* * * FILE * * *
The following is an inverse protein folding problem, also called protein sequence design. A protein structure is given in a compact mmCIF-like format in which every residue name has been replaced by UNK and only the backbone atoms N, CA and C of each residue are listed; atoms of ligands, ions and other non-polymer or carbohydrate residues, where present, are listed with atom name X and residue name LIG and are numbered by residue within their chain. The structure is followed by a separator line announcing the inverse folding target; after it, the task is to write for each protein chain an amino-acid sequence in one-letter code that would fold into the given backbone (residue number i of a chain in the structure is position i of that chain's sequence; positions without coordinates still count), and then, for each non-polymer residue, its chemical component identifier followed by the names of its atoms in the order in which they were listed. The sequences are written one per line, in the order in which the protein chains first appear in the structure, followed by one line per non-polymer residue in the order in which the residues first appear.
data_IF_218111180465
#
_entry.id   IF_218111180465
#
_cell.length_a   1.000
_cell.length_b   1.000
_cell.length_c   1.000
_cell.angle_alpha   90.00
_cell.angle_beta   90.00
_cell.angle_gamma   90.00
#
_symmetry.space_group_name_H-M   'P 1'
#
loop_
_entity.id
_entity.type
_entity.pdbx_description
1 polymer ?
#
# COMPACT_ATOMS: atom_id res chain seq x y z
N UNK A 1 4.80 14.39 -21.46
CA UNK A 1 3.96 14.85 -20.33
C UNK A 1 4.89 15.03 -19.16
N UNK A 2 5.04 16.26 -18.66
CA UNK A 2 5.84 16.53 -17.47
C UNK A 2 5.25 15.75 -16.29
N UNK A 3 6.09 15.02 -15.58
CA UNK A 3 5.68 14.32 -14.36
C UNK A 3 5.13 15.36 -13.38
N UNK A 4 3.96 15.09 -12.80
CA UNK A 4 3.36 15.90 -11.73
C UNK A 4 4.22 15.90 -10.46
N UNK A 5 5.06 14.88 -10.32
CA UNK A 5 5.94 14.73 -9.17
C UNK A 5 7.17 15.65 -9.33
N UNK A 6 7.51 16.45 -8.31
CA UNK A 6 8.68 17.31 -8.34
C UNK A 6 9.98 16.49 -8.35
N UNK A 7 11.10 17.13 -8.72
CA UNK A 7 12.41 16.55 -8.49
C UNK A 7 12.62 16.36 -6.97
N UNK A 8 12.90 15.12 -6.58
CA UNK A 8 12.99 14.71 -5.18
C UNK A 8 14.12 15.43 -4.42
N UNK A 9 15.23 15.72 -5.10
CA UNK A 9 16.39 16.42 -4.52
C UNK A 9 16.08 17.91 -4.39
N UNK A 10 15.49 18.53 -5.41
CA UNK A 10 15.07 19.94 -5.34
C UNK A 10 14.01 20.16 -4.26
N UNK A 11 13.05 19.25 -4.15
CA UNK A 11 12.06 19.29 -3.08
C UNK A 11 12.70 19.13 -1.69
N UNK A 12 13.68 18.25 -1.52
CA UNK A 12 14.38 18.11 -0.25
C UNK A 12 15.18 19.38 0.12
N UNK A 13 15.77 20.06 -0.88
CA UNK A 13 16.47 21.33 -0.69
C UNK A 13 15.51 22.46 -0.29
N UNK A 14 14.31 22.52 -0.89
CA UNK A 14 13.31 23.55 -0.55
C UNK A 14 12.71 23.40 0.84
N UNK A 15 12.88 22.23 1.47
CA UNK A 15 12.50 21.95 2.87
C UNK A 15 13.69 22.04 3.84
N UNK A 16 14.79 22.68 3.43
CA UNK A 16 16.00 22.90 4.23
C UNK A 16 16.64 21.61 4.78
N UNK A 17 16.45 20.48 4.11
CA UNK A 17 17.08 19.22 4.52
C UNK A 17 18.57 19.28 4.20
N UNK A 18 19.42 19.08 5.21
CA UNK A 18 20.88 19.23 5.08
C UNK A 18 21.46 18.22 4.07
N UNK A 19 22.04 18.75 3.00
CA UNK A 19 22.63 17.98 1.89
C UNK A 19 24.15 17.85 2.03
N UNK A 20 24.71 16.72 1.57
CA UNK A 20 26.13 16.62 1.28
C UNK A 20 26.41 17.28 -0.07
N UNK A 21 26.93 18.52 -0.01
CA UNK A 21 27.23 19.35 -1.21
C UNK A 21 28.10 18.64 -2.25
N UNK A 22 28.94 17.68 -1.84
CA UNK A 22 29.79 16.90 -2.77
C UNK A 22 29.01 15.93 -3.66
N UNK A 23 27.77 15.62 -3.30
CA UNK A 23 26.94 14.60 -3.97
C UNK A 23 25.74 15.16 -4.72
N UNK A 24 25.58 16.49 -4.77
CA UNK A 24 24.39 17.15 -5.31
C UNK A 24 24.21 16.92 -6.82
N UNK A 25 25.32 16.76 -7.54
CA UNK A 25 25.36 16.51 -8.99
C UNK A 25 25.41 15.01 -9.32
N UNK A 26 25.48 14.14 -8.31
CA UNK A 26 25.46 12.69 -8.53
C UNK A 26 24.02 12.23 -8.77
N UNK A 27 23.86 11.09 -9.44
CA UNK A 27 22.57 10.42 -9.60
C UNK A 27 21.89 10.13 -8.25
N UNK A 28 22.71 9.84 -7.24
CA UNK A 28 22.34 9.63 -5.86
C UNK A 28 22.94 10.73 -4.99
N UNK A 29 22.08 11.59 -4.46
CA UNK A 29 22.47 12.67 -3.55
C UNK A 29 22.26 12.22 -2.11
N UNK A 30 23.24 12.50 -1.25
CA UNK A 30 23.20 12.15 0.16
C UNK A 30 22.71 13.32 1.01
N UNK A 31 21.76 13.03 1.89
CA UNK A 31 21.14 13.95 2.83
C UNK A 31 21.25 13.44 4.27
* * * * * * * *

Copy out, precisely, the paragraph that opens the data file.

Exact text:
The following is an inverse protein folding problem, also called protein sequence design. A protein structure is given in a compact mmCIF-like format in which every residue name has been replaced by UNK and only the backbone atoms N, CA and C of each residue are listed; atoms of ligands, ions and other non-polymer or carbohydrate residues, where present, are listed with atom name X and residue name LIG and are numbered by residue within their chain. The structure is followed by a separator line announcing the inverse folding target; after it, the task is to write for each protein chain an amino-acid sequence in one-letter code that would fold into the given backbone (residue number i of a chain in the structure is position i of that chain's sequence; positions without coordinates still count), and then, for each non-polymer residue, its chemical component identifier followed by the names of its atoms in the order in which they were listed. The sequences are written one per line, in the order in which the protein chains first appear in the structure, followed by one line per non-polymer residue in the order in which the residues first appear.